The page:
These are all pretty solid companies that are selling for pretty cheap, and offer a consistent dividend. So why not just pick the one with the highest dividend yield and be done with it? Well, you also need to consider the sustainability of that dividend, which is easiest to measure in the payout ratio. So we want a high yield and low payout ratio on a solid company balance sheet. Based on the combination of considerations, I chose OSB out of this list to put my most recent investment in, since it still has a high yield, but a very low payout ratio, so that yield is very “secure.”
Liberal modernity despises authority. Maybe “fears” is the better word? “Authoritarian” is certainly not a nice thing to call someone anymore. Moderns are uniformly unable to articulate the difference between a King and a Dictator. “Patriarchal structures of authority” are instinctively disparaged. “Fuck you, Dad!” might as well be the slogan for every successful social movement since the 1950s. To quote Zippy, modernity reframes all authority as abuse.
Because of our constant conflation of authority with abuse and our subsequent fear of our fathers, our understanding of what authority actually is, why it exists, and how it should work is clouded in confusion. Democracy itself serves as a method of clouding the waters as it makes it unclear who really rules: the people, or the politicians, or the bureaucrats. But, despite all our modern world has done to destroy the concept of authority, it still lives on in relatively functional form in the relationship between parent and small child. We still (largely) recognize that when a father tells his son to clean his room, the child really does need to do it. But why does the child need to clean his room? Because the father has authority over the child. This leads us to our definition of authority (stolen from zippy):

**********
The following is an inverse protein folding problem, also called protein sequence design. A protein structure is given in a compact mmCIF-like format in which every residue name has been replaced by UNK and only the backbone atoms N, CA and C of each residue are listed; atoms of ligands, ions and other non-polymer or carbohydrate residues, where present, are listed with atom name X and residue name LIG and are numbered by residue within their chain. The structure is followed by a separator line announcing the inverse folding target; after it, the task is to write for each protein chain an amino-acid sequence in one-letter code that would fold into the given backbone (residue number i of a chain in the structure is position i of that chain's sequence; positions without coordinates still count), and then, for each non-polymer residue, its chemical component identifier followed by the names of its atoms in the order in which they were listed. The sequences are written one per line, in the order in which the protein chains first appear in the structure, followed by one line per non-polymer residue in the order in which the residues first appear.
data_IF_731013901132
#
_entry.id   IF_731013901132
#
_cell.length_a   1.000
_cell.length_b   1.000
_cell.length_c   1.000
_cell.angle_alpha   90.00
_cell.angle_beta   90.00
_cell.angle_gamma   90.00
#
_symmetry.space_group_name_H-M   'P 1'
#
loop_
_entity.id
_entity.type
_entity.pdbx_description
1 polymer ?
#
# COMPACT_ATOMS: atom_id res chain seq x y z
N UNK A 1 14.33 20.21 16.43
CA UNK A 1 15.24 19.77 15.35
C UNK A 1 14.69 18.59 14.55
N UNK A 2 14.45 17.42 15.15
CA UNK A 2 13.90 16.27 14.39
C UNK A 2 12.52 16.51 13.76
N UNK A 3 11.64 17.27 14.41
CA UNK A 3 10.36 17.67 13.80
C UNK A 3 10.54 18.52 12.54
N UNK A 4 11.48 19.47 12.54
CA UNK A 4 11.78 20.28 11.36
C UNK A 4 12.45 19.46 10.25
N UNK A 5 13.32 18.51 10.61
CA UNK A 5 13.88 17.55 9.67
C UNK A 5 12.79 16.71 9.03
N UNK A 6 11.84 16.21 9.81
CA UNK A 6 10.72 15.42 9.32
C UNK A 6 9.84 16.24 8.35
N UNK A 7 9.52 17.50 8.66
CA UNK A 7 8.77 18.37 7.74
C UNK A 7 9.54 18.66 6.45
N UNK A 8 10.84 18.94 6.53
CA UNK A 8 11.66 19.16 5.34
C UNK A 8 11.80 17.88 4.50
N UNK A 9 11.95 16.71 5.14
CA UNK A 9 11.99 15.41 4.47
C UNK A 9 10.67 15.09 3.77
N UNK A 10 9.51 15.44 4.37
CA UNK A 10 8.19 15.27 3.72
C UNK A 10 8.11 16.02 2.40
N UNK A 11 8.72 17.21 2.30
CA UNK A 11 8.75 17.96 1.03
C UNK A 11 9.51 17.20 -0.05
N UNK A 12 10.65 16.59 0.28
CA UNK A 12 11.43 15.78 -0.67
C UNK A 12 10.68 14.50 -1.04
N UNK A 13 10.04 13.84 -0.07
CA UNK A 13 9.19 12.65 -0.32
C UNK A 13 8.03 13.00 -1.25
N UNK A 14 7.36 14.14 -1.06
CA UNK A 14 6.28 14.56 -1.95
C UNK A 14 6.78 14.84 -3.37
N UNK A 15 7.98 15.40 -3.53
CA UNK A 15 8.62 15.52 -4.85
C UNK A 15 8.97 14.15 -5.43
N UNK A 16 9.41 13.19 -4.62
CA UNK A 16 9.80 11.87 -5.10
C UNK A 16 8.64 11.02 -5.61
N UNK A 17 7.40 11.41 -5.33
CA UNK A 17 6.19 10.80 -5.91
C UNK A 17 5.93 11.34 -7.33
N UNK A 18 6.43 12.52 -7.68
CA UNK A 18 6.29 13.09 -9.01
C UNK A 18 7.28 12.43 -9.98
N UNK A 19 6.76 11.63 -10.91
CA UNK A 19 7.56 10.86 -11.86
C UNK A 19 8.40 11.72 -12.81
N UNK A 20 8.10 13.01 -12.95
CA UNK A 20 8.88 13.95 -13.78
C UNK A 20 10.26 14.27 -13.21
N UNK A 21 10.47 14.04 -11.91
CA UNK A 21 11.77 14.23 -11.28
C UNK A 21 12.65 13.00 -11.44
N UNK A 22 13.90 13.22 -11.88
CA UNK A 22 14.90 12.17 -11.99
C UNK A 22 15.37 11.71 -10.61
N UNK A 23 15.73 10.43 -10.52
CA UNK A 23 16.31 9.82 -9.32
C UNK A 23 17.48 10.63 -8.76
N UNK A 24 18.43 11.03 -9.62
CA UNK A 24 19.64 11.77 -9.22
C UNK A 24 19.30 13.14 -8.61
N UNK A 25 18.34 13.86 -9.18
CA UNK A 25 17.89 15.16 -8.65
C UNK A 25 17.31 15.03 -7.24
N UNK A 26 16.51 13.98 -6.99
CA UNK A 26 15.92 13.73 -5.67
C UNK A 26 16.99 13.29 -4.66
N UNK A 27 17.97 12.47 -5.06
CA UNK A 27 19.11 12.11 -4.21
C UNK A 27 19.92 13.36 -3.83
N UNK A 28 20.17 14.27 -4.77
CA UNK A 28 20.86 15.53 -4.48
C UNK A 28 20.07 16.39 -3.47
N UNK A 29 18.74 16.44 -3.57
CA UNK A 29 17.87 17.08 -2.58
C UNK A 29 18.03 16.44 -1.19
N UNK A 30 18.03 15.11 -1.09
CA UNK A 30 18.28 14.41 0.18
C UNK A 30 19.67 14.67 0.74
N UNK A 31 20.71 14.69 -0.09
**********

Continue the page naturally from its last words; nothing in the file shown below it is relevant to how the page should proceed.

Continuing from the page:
Authority is a moral capacity to oblige a subject to choose this thing rather than that.
The father has a moral capacity to oblige his son to clean the room. If the son ignores him, the son is in moral error, regardless of how much the son does not want to clean the room, and regardless of how much the son does not consent to his father’s right to tell him to clean the room. We see from this example of the simplest, first form of authority in most of our lives that authority is independent of consent. This should shock any liberal, classical or otherwise, unfortunate enough to be reading.
But the lawyer-like pedantic liberals might respond with something along the lines of “Ah, but children are incapable of consent. The cases are dis-analogous. Only sufficiently sober and informed adults can give consent. And to those, authority does require consent.” To which I would sigh in resignation. No, the cases are not different. No matter how sober, informed, or adult I am, I am still bound by uncountably many laws that I did not consent to. These laws really do have binding moral obligation (within their proper scope), and I really did not consent to them. Even if I leave the country in protest, wherever I go, there will be binding laws which apply regardless of my consent. Everyone recognizes that someone who flouts a law just because he doesn’t personally like it is doing something wrong. Even, if they think the wrong is justified for whatever reason (like in the case of civil disobedience) they still realize that there is a transgression.
But, if authority really is independent of consent, then how much of the liberal edifice collapses? What was the War of American Rebellion (Revolutionary War) about, at least in name? Consent of the governed. What was the sexual revolution about? Freedom from the patriarchal restrictions that women did not consent to. What about the modern Campus rape “epidemic” or #MeToo movement? Murky arguing about who consented to what. The whole of liberal philosophy depends on the premise that consent creates morality. “What happens between two consenting adults is no concern of mine,” is the most essentially liberal platitude that I can think of, and my disagreement with it is a fundamental part of my disagreement with all of the society I have been cursed to live in.